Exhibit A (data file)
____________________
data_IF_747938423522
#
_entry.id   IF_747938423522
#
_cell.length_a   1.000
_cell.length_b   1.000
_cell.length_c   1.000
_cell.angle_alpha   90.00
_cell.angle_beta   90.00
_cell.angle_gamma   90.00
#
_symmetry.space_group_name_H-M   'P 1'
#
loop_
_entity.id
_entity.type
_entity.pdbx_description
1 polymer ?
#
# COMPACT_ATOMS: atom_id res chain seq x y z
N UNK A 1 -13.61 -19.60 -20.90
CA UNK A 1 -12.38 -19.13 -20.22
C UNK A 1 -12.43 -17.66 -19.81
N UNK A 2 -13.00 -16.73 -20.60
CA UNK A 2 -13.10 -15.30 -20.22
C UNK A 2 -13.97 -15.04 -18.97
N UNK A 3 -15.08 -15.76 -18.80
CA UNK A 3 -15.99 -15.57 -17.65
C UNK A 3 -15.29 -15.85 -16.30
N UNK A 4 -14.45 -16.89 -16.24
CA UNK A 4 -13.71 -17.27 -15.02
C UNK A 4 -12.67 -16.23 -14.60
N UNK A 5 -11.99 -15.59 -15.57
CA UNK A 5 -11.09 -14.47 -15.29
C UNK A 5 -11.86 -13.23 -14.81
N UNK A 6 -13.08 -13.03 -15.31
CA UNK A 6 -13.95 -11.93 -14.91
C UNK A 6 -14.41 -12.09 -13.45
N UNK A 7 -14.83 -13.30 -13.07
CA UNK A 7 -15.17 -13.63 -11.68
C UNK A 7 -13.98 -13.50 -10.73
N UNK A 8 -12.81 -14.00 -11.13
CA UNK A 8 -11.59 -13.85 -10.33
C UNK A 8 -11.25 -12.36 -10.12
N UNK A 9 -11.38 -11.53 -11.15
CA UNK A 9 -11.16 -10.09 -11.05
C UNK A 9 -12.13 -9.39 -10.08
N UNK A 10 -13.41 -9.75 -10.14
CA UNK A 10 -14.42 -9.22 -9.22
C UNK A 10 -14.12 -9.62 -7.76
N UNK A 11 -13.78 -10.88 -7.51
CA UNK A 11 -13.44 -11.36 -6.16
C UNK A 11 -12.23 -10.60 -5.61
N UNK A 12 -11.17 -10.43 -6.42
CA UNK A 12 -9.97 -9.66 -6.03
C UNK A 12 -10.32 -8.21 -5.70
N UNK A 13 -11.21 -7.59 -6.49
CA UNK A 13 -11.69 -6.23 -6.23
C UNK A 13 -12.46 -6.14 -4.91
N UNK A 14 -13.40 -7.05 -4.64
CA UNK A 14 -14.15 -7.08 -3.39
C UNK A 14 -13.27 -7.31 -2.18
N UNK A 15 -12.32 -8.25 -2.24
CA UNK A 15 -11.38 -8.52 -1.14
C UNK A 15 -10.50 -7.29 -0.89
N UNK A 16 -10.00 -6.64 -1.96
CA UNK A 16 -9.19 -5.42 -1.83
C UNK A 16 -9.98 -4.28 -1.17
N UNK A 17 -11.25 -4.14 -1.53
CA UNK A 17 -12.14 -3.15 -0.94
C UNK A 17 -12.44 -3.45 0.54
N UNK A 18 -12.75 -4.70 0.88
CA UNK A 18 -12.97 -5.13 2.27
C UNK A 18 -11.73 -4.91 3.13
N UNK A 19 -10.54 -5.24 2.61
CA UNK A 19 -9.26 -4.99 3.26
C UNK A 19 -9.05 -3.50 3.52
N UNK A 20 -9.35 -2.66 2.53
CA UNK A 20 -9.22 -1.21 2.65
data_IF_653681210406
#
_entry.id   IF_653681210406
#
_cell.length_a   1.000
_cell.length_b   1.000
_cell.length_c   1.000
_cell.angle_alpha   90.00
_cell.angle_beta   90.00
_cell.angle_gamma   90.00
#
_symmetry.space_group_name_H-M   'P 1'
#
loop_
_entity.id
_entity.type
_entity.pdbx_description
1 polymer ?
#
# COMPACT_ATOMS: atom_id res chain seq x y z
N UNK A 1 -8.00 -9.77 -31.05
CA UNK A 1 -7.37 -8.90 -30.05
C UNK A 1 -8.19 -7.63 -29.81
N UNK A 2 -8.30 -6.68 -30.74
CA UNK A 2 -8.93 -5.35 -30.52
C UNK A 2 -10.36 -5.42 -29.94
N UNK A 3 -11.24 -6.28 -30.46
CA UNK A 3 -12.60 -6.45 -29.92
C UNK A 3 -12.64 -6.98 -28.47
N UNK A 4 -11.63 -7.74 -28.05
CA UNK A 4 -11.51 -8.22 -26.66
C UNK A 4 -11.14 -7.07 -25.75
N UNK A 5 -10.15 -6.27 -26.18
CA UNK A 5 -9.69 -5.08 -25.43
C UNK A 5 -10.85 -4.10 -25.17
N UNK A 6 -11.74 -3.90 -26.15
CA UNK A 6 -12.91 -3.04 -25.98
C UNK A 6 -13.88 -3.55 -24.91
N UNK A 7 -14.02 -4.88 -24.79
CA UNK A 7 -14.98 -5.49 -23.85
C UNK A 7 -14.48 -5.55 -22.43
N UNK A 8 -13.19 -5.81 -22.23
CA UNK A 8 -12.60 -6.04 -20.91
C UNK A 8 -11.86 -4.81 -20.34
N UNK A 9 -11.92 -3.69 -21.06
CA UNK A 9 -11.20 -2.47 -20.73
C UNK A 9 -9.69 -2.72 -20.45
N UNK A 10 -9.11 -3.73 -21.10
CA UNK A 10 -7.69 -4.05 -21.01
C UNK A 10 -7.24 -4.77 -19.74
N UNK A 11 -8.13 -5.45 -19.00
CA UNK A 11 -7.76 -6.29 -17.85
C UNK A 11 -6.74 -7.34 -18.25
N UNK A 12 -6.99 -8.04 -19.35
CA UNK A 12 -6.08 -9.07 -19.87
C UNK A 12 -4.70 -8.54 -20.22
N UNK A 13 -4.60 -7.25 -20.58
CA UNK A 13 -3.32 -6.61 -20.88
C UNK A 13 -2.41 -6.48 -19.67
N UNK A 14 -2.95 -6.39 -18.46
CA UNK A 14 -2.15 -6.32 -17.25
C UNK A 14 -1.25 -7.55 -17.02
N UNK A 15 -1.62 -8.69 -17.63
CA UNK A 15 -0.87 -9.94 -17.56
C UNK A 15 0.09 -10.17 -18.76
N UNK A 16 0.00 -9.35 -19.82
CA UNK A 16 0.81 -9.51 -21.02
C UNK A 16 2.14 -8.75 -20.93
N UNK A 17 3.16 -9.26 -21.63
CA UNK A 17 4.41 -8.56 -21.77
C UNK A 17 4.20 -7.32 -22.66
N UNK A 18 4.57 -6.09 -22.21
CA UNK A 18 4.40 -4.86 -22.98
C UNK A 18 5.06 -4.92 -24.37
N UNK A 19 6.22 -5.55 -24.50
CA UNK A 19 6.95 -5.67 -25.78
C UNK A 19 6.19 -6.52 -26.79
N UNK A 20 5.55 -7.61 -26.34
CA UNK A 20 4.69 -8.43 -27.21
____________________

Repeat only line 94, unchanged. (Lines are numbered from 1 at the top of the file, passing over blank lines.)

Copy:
_entity.id